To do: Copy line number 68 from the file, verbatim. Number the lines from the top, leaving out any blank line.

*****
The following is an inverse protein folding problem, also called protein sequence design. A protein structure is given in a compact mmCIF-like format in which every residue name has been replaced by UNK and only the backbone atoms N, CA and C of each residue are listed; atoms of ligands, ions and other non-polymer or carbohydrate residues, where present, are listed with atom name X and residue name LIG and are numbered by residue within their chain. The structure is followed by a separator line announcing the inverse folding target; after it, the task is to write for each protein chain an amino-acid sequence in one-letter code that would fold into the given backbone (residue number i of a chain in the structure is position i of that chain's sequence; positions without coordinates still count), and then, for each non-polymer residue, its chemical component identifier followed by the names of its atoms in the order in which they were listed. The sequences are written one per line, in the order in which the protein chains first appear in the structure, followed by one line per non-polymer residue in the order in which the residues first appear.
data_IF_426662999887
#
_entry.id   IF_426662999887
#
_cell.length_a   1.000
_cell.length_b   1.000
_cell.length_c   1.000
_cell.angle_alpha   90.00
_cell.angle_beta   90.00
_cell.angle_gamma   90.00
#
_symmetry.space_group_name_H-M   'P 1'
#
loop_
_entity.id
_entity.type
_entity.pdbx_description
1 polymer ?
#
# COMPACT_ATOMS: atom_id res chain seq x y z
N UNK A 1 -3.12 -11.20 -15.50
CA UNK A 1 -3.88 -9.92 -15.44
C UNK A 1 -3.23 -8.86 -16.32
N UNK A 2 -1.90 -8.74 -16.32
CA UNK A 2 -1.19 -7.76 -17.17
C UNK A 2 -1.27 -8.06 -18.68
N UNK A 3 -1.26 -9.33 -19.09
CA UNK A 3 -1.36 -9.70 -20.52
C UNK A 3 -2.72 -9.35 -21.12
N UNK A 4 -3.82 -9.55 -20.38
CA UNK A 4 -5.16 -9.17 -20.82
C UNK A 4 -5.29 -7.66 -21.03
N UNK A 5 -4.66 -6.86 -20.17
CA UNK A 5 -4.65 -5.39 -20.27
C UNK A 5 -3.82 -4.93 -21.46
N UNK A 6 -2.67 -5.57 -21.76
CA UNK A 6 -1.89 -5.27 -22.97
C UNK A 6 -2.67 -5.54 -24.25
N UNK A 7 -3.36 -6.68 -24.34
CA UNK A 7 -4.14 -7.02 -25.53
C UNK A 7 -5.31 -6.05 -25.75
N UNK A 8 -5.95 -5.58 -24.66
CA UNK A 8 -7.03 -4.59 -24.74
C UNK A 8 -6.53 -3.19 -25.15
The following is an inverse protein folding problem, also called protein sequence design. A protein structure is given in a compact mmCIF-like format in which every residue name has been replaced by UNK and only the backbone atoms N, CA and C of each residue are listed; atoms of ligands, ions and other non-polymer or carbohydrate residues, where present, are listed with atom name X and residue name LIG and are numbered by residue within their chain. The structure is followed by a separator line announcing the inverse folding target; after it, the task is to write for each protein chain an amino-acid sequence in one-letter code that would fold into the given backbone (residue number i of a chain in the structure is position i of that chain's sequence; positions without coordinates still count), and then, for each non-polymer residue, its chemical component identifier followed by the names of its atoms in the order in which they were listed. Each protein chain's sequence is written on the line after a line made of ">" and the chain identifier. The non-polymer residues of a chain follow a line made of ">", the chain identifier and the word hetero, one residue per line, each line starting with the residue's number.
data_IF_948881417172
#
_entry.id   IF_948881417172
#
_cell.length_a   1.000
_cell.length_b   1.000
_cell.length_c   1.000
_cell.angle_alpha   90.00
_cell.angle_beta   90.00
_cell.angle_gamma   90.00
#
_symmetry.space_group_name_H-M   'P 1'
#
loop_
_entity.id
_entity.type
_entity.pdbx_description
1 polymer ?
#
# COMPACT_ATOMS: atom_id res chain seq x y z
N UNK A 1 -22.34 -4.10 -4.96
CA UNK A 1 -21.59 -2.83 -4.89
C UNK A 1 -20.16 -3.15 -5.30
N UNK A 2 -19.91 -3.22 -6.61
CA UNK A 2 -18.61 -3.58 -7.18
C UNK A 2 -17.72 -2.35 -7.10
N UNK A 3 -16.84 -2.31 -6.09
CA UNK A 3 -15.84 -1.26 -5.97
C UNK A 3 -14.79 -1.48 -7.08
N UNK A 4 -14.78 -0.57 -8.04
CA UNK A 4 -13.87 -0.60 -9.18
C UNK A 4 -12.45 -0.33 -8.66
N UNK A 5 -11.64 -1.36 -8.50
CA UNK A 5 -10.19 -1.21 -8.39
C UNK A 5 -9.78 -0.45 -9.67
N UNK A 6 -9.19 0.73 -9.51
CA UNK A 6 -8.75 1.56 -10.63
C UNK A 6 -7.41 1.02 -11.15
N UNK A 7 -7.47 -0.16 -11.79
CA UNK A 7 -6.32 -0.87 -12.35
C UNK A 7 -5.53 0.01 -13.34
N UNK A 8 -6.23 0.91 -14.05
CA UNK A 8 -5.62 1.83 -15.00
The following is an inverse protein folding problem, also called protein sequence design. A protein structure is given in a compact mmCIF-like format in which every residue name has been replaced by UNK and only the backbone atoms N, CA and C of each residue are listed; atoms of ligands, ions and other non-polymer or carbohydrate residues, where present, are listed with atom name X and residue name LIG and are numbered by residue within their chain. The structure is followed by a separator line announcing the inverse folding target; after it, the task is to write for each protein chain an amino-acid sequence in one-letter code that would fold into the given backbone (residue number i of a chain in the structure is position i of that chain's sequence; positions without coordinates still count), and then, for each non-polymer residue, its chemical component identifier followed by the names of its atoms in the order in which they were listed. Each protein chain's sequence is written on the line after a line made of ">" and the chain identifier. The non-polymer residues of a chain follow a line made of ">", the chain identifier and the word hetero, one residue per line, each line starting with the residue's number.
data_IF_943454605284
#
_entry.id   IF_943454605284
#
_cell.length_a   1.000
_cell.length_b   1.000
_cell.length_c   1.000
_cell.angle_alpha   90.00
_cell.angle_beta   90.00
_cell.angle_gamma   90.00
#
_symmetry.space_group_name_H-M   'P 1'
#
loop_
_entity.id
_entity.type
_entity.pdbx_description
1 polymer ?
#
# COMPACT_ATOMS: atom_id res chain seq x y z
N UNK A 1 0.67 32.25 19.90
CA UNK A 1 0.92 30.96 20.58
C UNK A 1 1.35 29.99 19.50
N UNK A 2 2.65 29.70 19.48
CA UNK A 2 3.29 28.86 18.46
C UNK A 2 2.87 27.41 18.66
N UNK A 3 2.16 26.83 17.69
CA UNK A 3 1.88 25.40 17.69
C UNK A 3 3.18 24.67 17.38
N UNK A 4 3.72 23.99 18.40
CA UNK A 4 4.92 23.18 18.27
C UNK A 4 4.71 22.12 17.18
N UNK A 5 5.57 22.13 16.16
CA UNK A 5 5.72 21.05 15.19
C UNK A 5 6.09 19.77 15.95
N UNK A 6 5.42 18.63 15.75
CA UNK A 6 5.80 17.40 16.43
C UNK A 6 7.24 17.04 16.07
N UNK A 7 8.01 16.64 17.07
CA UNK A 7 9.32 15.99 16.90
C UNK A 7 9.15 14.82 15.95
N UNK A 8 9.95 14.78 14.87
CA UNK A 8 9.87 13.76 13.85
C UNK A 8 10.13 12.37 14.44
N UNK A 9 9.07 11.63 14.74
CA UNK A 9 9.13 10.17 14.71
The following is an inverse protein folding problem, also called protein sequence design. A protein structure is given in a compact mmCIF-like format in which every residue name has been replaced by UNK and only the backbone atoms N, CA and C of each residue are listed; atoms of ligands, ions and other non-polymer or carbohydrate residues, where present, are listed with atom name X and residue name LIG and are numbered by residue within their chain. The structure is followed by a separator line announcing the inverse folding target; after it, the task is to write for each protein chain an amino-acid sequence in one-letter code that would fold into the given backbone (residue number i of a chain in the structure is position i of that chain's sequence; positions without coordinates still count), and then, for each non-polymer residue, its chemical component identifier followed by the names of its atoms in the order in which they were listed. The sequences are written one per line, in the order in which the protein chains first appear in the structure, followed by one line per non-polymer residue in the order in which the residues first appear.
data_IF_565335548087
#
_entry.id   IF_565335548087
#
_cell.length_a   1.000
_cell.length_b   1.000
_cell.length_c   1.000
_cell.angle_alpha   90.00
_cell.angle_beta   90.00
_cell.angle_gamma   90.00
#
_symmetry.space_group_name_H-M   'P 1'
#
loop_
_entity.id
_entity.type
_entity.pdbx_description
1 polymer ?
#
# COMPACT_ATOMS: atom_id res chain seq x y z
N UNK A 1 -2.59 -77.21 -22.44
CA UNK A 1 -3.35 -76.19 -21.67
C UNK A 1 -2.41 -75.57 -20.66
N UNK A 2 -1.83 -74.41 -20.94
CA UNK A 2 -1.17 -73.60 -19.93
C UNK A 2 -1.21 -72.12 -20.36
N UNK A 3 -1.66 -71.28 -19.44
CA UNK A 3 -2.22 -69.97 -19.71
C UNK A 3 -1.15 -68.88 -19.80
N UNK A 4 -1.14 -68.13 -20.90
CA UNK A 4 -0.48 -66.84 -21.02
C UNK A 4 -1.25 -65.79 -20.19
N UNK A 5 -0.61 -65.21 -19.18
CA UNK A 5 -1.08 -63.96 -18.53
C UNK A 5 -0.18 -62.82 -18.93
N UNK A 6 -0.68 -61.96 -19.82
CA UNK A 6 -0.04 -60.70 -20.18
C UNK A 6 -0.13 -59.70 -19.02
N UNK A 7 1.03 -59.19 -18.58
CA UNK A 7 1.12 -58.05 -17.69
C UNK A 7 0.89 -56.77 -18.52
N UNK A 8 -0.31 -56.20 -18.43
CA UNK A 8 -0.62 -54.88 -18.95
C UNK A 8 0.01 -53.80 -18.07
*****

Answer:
CA UNK A 1 -21.59 -2.83 -4.89